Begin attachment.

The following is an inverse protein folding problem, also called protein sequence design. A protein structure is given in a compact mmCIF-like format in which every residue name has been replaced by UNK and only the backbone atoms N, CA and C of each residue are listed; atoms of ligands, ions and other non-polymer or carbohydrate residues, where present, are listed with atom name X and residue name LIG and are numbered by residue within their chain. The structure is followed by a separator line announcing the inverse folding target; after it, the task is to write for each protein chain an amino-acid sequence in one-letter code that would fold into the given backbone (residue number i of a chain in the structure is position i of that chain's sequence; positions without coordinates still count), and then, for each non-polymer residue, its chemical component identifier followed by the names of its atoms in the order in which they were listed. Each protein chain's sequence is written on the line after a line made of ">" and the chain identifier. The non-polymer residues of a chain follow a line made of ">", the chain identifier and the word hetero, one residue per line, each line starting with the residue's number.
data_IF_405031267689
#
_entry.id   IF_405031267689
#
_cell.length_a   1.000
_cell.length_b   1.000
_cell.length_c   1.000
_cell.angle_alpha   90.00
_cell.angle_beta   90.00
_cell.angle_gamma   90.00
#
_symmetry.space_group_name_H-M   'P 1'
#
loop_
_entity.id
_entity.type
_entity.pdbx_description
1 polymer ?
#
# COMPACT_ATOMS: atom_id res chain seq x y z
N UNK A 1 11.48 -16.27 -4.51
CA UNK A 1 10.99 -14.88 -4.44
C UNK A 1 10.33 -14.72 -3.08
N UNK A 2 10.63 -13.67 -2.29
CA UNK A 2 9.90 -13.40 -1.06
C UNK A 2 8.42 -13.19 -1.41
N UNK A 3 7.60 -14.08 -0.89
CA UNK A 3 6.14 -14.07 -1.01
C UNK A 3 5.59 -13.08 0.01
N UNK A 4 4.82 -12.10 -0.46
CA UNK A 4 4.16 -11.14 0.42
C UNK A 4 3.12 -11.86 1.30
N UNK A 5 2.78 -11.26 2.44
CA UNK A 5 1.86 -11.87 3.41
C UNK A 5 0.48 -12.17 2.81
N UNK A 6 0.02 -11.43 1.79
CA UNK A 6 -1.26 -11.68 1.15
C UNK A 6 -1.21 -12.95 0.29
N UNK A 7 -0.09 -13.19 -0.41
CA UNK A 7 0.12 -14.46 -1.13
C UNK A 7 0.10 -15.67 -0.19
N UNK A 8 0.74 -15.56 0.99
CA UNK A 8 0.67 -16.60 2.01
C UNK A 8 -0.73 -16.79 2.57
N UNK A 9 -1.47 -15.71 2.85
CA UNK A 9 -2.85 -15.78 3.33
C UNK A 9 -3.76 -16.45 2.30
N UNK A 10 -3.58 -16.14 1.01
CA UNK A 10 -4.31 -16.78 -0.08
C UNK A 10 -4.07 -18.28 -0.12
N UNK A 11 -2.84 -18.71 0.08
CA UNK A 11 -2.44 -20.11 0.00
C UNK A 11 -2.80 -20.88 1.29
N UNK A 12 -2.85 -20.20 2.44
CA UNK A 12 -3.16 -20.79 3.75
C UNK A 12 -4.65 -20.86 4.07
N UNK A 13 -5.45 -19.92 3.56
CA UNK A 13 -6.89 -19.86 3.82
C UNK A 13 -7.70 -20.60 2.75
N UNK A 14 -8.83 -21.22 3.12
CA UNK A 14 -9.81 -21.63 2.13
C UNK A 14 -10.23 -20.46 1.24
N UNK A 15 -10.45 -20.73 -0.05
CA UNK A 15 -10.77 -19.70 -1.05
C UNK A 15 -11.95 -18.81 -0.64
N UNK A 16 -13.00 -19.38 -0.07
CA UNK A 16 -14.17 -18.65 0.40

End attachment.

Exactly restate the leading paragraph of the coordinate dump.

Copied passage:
The following is an inverse protein folding problem, also called protein sequence design. A protein structure is given in a compact mmCIF-like format in which every residue name has been replaced by UNK and only the backbone atoms N, CA and C of each residue are listed; atoms of ligands, ions and other non-polymer or carbohydrate residues, where present, are listed with atom name X and residue name LIG and are numbered by residue within their chain. The structure is followed by a separator line announcing the inverse folding target; after it, the task is to write for each protein chain an amino-acid sequence in one-letter code that would fold into the given backbone (residue number i of a chain in the structure is position i of that chain's sequence; positions without coordinates still count), and then, for each non-polymer residue, its chemical component identifier followed by the names of its atoms in the order in which they were listed. Each protein chain's sequence is written on the line after a line made of ">" and the chain identifier. The non-polymer residues of a chain follow a line made of ">", the chain identifier and the word hetero, one residue per line, each line starting with the residue's number.